One day in Ancient Rome (Colosseum, Forum, Capitoline Museum). For us the Capitoline Museum was a much better day than the Palatine Hill. The Palatine is just more of what you'll see in the Forum - ruins, without much context. The Capitoline was one of the better museums I've seen in Europe. I don't agree with the post that the Museum and the Basilica are far apart. Its true that the entrances are a ways apart, but the self-guided tour of the Museums ends at Sistine Chapel, which is right on St Peter's Square and leads right to the Basilica.

One day in Baroque Rome (Piazza Navona, Campo di Fiori market, shopping on the Corso, Spanish Steps, Trevi Fountain). Also slotted the Pantheon into this day, for geographical reasons, not thematic.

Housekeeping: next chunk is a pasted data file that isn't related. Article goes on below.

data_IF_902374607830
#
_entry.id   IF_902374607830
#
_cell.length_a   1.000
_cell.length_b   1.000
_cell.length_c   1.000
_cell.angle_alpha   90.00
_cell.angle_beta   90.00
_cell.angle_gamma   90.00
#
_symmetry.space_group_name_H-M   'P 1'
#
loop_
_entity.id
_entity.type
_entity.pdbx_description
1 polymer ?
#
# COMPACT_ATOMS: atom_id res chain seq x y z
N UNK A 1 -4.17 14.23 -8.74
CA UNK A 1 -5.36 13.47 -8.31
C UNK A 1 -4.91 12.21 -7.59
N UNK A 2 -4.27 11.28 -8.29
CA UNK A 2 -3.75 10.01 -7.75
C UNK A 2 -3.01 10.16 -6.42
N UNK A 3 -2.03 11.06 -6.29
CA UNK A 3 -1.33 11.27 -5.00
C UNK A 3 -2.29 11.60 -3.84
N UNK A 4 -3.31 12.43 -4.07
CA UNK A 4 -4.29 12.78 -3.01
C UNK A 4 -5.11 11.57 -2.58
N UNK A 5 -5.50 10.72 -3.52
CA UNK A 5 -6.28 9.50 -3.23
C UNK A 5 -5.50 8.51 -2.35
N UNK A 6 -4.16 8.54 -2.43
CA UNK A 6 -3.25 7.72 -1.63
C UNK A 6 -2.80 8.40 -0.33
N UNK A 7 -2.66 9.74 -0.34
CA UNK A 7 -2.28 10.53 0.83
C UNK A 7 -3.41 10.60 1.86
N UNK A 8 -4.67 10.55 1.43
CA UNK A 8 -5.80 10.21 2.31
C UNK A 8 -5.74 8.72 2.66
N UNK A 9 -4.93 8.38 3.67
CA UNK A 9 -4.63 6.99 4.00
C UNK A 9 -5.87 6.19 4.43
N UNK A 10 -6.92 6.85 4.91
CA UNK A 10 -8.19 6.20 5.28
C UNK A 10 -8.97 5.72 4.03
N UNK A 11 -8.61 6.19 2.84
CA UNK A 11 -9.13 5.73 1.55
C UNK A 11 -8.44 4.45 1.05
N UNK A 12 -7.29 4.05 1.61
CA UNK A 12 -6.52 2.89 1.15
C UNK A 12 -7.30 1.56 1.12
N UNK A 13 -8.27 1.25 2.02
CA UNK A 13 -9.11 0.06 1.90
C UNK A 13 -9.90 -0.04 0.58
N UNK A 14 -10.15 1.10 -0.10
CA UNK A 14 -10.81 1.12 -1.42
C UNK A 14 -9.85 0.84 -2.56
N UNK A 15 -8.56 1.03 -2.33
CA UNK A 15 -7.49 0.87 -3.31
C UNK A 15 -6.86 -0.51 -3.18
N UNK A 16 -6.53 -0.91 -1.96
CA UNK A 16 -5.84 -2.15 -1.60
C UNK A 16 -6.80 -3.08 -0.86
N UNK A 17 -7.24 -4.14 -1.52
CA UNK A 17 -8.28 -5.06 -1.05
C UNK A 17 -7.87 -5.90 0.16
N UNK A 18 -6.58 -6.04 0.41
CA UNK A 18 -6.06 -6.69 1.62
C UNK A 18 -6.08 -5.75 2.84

Like previous posters, I would be hesitant to add any museums or tours to that already busy itinerary. Instead use whatever time you have left to go into a church, or sit at a cafe, or get gelato by the Spanish Steps.

Posted by
12416 posts

....or get gelato by the Spanish Steps.

But don't SIT on the steps or on the edge of Trevi Fountain. You'll be sternly ordered back onto your feet! Using church, fountain or monument steps/terraces in Rome as places to picnic is pretty much forbidden and can result in a hefty fine. Same for other Italian cities.

Posted by
11 posts

Thank you all! I didn't realize that it was quite such a busy itinerary so I may re-think but I'm hoping Kathy is correct about the do-ability. The updated info about Free Sundays is super useful; my googling didn't result in anything recent so I appreciate the link.